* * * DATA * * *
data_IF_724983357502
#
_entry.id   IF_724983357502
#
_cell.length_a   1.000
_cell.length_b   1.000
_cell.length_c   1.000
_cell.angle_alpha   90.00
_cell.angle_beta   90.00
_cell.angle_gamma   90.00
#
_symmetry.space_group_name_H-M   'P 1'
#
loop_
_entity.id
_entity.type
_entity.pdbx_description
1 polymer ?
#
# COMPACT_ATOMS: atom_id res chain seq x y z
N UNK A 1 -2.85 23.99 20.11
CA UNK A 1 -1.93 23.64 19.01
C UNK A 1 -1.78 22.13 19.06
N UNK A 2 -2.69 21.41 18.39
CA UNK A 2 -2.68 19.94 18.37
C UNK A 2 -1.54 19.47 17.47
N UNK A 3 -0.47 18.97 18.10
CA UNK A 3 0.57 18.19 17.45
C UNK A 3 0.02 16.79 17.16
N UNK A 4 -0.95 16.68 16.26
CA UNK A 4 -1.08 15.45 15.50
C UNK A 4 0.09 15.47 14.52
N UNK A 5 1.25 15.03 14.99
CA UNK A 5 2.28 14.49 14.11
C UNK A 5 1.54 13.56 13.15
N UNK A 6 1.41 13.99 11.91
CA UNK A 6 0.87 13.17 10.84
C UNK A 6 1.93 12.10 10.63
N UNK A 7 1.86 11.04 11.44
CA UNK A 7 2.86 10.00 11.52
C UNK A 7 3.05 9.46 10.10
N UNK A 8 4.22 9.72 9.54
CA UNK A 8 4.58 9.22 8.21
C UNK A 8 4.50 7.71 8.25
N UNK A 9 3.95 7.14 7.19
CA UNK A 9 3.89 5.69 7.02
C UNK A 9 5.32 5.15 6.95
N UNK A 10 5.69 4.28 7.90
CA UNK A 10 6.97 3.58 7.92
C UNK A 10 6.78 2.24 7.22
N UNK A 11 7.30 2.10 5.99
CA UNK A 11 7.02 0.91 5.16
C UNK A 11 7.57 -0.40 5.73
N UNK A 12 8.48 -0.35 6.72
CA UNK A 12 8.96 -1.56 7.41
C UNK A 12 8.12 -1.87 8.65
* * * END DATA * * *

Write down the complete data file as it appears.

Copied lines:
data_IF_724983357502
#
_entry.id   IF_724983357502
#
_cell.length_a   1.000
_cell.length_b   1.000
_cell.length_c   1.000
_cell.angle_alpha   90.00
_cell.angle_beta   90.00
_cell.angle_gamma   90.00
#
_symmetry.space_group_name_H-M   'P 1'
#
loop_
_entity.id
_entity.type
_entity.pdbx_description
1 polymer ?
#
# COMPACT_ATOMS: atom_id res chain seq x y z
N UNK A 1 -2.85 23.99 20.11
CA UNK A 1 -1.93 23.64 19.01
C UNK A 1 -1.78 22.13 19.06
N UNK A 2 -2.69 21.41 18.39
CA UNK A 2 -2.68 19.94 18.37
C UNK A 2 -1.54 19.47 17.47
N UNK A 3 -0.47 18.97 18.10
CA UNK A 3 0.57 18.19 17.45
C UNK A 3 0.02 16.79 17.16
N UNK A 4 -0.95 16.68 16.26
CA UNK A 4 -1.08 15.45 15.50
C UNK A 4 0.09 15.47 14.52
N UNK A 5 1.25 15.03 14.99
CA UNK A 5 2.28 14.49 14.11
C UNK A 5 1.54 13.56 13.15
N UNK A 6 1.41 13.99 11.91
CA UNK A 6 0.87 13.17 10.84
C UNK A 6 1.93 12.10 10.63
N UNK A 7 1.86 11.04 11.44
CA UNK A 7 2.86 10.00 11.52
C UNK A 7 3.05 9.46 10.10
N UNK A 8 4.22 9.72 9.54
CA UNK A 8 4.58 9.22 8.21
C UNK A 8 4.50 7.71 8.25
N UNK A 9 3.95 7.14 7.19
CA UNK A 9 3.89 5.69 7.02
C UNK A 9 5.32 5.15 6.95
N UNK A 10 5.69 4.28 7.90
CA UNK A 10 6.97 3.58 7.92
C UNK A 10 6.78 2.24 7.22
N UNK A 11 7.30 2.10 5.99
CA UNK A 11 7.02 0.91 5.16
C UNK A 11 7.57 -0.40 5.73
N UNK A 12 8.48 -0.35 6.72
CA UNK A 12 8.96 -1.56 7.41
C UNK A 12 8.12 -1.87 8.65